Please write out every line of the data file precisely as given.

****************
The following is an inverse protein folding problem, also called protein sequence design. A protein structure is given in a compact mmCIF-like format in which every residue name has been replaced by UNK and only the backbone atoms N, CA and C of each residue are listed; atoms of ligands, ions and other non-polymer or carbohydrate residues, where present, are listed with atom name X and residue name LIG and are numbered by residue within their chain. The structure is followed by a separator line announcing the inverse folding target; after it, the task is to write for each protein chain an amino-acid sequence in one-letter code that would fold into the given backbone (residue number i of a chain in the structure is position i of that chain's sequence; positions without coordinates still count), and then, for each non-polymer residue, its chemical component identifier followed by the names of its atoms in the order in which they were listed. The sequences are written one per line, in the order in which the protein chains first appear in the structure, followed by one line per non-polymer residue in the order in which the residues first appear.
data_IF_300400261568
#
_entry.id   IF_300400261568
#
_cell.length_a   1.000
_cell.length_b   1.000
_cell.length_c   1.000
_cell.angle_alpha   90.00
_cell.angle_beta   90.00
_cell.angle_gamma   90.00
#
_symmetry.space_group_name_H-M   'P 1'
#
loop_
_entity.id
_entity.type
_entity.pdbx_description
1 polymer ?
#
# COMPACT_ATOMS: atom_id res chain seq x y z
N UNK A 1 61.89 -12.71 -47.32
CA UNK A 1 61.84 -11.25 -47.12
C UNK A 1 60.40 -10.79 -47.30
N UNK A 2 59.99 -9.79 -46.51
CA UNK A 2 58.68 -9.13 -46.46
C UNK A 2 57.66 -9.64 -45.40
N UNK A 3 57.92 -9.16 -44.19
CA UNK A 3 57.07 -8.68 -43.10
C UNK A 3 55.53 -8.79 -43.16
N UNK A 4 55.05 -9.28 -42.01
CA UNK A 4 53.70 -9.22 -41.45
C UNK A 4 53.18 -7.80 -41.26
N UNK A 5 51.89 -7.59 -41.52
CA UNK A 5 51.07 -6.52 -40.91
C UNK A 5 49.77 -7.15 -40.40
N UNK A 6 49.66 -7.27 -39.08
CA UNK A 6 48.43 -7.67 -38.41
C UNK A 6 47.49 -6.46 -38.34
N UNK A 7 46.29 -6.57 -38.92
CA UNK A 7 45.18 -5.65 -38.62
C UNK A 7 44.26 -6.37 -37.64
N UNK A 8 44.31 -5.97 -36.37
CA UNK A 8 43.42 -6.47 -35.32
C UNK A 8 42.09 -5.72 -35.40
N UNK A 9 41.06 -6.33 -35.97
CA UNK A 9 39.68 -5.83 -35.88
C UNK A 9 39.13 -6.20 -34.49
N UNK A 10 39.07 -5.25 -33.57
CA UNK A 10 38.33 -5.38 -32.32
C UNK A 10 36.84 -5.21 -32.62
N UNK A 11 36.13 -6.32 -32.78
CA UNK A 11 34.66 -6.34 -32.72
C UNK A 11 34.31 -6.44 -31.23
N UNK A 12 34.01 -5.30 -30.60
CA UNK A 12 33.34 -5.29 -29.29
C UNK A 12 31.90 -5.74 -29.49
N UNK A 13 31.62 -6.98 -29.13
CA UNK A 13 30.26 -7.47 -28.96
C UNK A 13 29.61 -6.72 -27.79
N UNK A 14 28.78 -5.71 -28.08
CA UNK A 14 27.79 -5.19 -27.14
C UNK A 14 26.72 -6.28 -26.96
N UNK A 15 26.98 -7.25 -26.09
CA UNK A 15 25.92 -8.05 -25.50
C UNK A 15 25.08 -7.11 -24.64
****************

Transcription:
The following is an inverse protein folding problem, also called protein sequence design. A protein structure is given in a compact mmCIF-like format in which every residue name has been replaced by UNK and only the backbone atoms N, CA and C of each residue are listed; atoms of ligands, ions and other non-polymer or carbohydrate residues, where present, are listed with atom name X and residue name LIG and are numbered by residue within their chain. The structure is followed by a separator line announcing the inverse folding target; after it, the task is to write for each protein chain an amino-acid sequence in one-letter code that would fold into the given backbone (residue number i of a chain in the structure is position i of that chain's sequence; positions without coordinates still count), and then, for each non-polymer residue, its chemical component identifier followed by the names of its atoms in the order in which they were listed. The sequences are written one per line, in the order in which the protein chains first appear in the structure, followed by one line per non-polymer residue in the order in which the residues first appear.
data_IF_300400261568
#
_entry.id   IF_300400261568
#
_cell.length_a   1.000
_cell.length_b   1.000
_cell.length_c   1.000
_cell.angle_alpha   90.00
_cell.angle_beta   90.00
_cell.angle_gamma   90.00
#
_symmetry.space_group_name_H-M   'P 1'
#
loop_
_entity.id
_entity.type
_entity.pdbx_description
1 polymer ?
#
# COMPACT_ATOMS: atom_id res chain seq x y z
N UNK A 1 61.89 -12.71 -47.32
CA UNK A 1 61.84 -11.25 -47.12
C UNK A 1 60.40 -10.79 -47.30
N UNK A 2 59.99 -9.79 -46.51
CA UNK A 2 58.68 -9.13 -46.46
C UNK A 2 57.66 -9.64 -45.40
N UNK A 3 57.92 -9.16 -44.19
CA UNK A 3 57.07 -8.68 -43.10
C UNK A 3 55.53 -8.79 -43.16
N UNK A 4 55.05 -9.28 -42.01
CA UNK A 4 53.70 -9.22 -41.45
C UNK A 4 53.18 -7.80 -41.26
N UNK A 5 51.89 -7.59 -41.52
CA UNK A 5 51.07 -6.52 -40.91
C UNK A 5 49.77 -7.15 -40.40
N UNK A 6 49.66 -7.27 -39.08
CA UNK A 6 48.43 -7.67 -38.41
C UNK A 6 47.49 -6.46 -38.34
N UNK A 7 46.29 -6.57 -38.92
CA UNK A 7 45.18 -5.65 -38.62
C UNK A 7 44.26 -6.37 -37.64
N UNK A 8 44.31 -5.97 -36.37
CA UNK A 8 43.42 -6.47 -35.32
C UNK A 8 42.09 -5.72 -35.40
N UNK A 9 41.06 -6.33 -35.97
CA UNK A 9 39.68 -5.83 -35.88
C UNK A 9 39.13 -6.20 -34.49
N UNK A 10 39.07 -5.25 -33.57
CA UNK A 10 38.33 -5.38 -32.32
C UNK A 10 36.84 -5.21 -32.62
N UNK A 11 36.13 -6.32 -32.78
CA UNK A 11 34.66 -6.34 -32.72
C UNK A 11 34.31 -6.44 -31.23
N UNK A 12 34.01 -5.30 -30.60
CA UNK A 12 33.34 -5.29 -29.29
C UNK A 12 31.90 -5.74 -29.49
N UNK A 13 31.62 -6.98 -29.13
CA UNK A 13 30.26 -7.47 -28.96
C UNK A 13 29.61 -6.72 -27.79
N UNK A 14 28.78 -5.71 -28.08
CA UNK A 14 27.79 -5.19 -27.14
C UNK A 14 26.72 -6.28 -26.96
N UNK A 15 26.98 -7.25 -26.09
CA UNK A 15 25.92 -8.05 -25.50
C UNK A 15 25.08 -7.11 -24.64